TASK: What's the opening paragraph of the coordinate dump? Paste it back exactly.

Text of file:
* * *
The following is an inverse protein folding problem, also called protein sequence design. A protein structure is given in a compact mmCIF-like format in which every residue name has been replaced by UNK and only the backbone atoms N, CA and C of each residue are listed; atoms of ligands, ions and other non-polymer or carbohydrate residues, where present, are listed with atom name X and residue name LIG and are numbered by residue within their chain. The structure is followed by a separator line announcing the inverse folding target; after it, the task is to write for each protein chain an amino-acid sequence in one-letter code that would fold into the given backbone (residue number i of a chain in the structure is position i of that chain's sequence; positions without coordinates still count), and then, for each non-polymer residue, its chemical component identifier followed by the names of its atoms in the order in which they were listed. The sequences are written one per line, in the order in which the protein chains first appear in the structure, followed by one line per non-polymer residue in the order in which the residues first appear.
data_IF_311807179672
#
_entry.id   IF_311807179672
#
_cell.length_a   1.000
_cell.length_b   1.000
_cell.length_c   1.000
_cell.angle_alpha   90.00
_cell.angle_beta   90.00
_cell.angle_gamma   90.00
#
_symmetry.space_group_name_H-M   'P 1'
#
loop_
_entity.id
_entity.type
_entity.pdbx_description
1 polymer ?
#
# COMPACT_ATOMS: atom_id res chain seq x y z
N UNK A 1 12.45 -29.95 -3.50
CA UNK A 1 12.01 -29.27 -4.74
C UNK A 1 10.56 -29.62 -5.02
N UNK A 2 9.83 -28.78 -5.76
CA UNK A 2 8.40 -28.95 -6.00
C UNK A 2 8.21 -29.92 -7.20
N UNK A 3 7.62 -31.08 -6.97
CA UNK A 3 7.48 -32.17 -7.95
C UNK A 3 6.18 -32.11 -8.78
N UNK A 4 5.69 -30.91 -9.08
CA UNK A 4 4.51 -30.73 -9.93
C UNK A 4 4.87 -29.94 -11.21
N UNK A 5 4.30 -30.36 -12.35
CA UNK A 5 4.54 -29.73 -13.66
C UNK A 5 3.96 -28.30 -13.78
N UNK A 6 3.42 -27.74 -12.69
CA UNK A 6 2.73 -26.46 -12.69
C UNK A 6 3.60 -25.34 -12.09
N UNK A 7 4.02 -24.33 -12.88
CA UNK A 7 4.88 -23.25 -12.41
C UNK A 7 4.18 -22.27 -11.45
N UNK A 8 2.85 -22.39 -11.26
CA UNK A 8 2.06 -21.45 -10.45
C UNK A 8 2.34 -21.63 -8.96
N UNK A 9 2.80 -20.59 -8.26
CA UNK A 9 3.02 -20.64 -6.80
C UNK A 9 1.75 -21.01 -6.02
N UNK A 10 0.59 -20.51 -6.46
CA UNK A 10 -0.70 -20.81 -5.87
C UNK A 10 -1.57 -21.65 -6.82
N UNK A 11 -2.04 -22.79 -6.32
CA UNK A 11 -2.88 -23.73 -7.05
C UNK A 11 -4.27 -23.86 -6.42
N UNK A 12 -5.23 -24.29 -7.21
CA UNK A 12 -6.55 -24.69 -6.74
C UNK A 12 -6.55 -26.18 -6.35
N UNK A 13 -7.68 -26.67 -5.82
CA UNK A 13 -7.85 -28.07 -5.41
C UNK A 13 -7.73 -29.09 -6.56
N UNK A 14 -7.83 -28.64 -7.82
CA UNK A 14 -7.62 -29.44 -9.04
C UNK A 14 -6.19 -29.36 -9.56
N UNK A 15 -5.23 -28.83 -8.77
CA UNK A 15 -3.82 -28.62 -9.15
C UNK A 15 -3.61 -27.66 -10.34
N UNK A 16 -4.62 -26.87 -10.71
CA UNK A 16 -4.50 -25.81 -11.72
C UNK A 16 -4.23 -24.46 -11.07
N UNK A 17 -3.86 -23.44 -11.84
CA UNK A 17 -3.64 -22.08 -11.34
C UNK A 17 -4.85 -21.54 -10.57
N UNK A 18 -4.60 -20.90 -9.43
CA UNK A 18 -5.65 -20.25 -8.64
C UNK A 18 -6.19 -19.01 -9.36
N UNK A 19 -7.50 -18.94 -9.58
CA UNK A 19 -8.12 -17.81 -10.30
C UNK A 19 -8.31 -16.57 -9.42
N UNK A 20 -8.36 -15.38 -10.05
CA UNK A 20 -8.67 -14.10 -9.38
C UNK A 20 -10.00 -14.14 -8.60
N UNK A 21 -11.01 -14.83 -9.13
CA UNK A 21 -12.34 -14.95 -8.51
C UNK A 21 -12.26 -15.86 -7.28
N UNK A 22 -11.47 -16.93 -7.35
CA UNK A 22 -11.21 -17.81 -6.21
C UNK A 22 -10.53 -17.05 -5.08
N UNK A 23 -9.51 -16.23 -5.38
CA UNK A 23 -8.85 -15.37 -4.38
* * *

The following is an inverse protein folding problem, also called protein sequence design. A protein structure is given in a compact mmCIF-like format in which every residue name has been replaced by UNK and only the backbone atoms N, CA and C of each residue are listed; atoms of ligands, ions and other non-polymer or carbohydrate residues, where present, are listed with atom name X and residue name LIG and are numbered by residue within their chain. The structure is followed by a separator line announcing the inverse folding target; after it, the task is to write for each protein chain an amino-acid sequence in one-letter code that would fold into the given backbone (residue number i of a chain in the structure is position i of that chain's sequence; positions without coordinates still count), and then, for each non-polymer residue, its chemical component identifier followed by the names of its atoms in the order in which they were listed. The sequences are written one per line, in the order in which the protein chains first appear in the structure, followed by one line per non-polymer residue in the order in which the residues first appear.